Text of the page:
Sydney Pollack, RIP

Perhaps it’s appropriate that the veteran director/actor dies on Memorial Day. The obits will probably concentrate on his work as a middlebrow director of middling quality — for an Academy Award winner, he helmed some of the worst twaddle ever given the green light (Absence of Malice, Havana, Sabrina, The Interpreter, and Random Hearts, which has the immortal line delivered by Kristin Scott Thomas: “You know those tests you take to see if you’re pregnant? I wish they had one so you could find out if you’re crazy”). Yet he managed to pull Tootsie out of the jaws of disaster. This is probably the one great — maybe the last great — classic Hollywood comedy, up there with The Lady Eve and Duck Soup in laughs-per-minute (most of the wisecracks penned by Elaine May) and outdoing them in poignancy. It lost to Gandhi in the Best Picture and Actor races, but never fear: Hollywood compensated by tossing Oscars to Pollack for 1985’s ponderous Out of Africa, which, despite Klaus Maria Brandauer and a warmer than usual Meryl Streep, never gets over Robert Redford’s English accent and an air of irrelevance crossed with illiteracy — do the film’s creators show any sign of having read Isak Dinesen’s work?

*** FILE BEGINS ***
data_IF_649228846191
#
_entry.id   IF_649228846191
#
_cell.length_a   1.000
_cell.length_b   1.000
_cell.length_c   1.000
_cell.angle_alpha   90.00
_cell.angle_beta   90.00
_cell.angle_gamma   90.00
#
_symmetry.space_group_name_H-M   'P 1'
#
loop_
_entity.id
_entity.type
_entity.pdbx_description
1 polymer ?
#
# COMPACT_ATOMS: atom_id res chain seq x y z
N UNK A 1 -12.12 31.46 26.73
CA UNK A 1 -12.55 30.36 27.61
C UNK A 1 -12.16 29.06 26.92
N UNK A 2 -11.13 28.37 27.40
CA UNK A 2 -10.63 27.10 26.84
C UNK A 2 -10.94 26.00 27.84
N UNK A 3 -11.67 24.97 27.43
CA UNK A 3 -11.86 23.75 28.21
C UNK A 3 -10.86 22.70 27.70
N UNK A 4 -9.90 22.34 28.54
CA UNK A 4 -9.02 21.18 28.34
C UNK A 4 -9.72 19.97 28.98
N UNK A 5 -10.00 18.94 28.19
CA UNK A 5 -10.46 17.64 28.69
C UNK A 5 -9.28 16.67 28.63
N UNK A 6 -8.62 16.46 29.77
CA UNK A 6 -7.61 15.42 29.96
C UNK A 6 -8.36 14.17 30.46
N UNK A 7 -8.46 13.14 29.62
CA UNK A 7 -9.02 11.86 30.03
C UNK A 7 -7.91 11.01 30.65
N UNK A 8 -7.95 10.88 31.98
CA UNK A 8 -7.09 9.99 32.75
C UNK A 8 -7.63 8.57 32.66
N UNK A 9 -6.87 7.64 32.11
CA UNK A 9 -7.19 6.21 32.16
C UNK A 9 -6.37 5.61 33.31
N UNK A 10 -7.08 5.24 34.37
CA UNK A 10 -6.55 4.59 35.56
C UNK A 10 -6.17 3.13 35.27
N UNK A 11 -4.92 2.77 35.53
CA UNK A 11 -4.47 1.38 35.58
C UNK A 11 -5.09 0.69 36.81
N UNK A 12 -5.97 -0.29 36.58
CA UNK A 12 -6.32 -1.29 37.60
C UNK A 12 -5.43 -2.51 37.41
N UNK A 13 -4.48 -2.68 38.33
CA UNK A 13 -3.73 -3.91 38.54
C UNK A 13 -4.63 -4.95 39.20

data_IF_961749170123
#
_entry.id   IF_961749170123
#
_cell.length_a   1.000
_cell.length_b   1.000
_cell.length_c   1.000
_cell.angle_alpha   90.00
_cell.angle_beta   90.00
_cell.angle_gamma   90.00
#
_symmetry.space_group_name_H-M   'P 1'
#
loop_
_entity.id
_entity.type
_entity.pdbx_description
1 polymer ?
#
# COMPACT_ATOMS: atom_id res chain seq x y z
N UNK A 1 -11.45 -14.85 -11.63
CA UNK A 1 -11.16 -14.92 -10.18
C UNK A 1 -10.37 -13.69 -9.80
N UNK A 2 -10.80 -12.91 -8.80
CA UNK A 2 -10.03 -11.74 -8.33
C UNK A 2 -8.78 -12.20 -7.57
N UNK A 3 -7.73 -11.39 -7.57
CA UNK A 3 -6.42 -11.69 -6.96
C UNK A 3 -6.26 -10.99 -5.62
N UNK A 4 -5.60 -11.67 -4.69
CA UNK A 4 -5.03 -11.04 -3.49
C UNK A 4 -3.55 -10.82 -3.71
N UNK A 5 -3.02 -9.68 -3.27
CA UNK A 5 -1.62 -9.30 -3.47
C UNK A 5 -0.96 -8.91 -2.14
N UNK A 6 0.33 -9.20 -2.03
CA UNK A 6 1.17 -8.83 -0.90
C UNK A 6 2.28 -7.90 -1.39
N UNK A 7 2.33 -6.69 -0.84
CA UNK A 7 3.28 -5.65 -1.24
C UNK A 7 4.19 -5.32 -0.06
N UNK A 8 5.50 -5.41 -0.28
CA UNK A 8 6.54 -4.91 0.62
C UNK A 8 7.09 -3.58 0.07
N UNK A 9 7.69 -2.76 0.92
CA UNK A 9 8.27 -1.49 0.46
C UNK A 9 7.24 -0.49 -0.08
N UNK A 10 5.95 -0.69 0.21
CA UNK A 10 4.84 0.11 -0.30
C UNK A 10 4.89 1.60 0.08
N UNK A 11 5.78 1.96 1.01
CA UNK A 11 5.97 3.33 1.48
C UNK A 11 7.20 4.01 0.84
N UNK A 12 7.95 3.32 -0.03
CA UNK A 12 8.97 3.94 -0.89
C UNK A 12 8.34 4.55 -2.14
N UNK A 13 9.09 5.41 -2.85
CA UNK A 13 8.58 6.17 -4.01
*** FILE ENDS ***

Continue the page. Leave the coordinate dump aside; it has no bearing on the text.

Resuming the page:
Still, there’s something to be said about Pollack’s belief in the star system. As a producer he nurtured Anthony Minghella. As director he was as responsible as anyone for creating the Robert Redford we know today, for better or worse. With the exception of his stint in live TV in the fifties, nothing in his resume suggests risk or novelty, and that’s the way he liked it:

Pollack spoke of his preference for working with big stars in an interview with New York Times in 1982.

“Stars are like thoroughbreds,” he said. “Yes, it’s a little more dangerous with them. They are more temperamental. You have to be careful because you can be thrown. But when they do what they do best — whatever it is that’s made them a star — it’s really exciting.”

Sometimes, he added, “if you have a career like mine, which is so identified with Hollywood, with big studios and stars, you wonder if maybe you shouldn’t go off and do what the world thinks of as more personal films with lesser-known people. But I think I’ve fooled everybody. I’ve made personal films all along. I just made them in another form.”